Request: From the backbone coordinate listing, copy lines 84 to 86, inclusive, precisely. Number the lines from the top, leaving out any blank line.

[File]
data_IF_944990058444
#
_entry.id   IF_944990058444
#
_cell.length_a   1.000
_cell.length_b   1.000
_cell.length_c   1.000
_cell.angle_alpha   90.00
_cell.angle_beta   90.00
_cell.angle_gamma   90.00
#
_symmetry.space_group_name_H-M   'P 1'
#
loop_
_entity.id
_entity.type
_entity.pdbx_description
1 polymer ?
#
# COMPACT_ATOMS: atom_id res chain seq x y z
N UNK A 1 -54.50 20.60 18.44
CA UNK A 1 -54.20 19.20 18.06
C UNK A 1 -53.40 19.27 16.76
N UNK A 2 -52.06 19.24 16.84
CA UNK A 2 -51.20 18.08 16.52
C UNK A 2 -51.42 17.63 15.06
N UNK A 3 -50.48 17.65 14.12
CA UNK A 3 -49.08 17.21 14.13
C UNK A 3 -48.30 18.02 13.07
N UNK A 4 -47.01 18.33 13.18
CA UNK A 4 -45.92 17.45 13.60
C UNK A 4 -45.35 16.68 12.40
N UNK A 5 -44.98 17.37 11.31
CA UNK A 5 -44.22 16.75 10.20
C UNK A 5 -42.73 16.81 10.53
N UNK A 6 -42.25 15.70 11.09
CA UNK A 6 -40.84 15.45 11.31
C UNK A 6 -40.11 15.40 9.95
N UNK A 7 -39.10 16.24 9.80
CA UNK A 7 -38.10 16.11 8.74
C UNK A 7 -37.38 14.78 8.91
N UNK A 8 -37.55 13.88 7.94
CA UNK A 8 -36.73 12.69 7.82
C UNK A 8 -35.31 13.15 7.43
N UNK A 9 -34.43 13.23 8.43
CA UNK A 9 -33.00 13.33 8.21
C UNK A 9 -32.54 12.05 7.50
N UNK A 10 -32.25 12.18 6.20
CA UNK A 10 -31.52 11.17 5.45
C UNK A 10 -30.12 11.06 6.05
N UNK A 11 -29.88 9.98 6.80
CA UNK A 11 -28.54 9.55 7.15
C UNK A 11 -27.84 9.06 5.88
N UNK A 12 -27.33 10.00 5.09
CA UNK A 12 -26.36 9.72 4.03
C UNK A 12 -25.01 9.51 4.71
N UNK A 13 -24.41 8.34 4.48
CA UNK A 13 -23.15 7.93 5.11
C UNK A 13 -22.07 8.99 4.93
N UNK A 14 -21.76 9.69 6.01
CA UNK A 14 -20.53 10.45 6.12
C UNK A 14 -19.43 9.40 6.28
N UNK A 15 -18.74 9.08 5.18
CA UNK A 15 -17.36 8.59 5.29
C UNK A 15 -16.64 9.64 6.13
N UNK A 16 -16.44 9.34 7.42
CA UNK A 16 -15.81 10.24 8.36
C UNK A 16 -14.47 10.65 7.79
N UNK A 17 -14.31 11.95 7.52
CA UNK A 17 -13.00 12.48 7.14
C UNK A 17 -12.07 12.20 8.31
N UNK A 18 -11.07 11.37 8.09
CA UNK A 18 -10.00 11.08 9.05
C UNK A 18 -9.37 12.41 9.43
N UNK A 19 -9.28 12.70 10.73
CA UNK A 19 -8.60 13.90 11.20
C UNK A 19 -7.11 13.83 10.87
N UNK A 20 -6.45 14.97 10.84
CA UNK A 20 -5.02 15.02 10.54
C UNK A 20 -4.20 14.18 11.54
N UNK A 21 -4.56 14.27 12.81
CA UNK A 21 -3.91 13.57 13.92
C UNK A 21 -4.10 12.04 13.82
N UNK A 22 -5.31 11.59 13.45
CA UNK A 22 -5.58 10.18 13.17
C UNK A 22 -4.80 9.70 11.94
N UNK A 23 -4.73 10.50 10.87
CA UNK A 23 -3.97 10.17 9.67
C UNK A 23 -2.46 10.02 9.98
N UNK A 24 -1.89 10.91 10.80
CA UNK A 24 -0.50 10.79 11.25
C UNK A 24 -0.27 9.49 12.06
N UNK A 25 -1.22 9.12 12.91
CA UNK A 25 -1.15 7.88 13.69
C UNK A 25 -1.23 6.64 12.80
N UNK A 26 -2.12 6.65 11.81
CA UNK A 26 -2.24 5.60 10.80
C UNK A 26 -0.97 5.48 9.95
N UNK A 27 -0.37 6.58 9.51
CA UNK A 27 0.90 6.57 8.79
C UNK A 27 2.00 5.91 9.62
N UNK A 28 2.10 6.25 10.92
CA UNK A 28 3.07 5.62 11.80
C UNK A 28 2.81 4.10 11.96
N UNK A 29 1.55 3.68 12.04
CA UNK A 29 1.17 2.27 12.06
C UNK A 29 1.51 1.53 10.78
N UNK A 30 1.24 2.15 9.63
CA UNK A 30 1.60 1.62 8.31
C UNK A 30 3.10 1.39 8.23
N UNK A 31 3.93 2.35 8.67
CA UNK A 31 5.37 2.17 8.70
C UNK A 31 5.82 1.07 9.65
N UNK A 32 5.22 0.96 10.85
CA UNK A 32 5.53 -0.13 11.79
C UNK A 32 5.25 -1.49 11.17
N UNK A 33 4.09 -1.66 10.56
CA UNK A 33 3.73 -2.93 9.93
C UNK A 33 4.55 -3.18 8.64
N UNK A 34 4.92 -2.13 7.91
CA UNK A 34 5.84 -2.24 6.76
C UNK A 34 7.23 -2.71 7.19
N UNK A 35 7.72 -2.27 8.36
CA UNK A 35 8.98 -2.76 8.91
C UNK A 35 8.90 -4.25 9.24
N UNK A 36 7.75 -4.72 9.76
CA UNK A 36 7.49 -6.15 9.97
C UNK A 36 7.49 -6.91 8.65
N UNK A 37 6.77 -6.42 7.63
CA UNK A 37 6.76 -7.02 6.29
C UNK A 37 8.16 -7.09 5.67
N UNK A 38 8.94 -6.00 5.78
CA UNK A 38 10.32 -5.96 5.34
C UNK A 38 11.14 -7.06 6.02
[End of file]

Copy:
N UNK A 22 -5.31 11.59 13.45
CA UNK A 22 -5.58 10.18 13.17
C UNK A 22 -4.80 9.70 11.94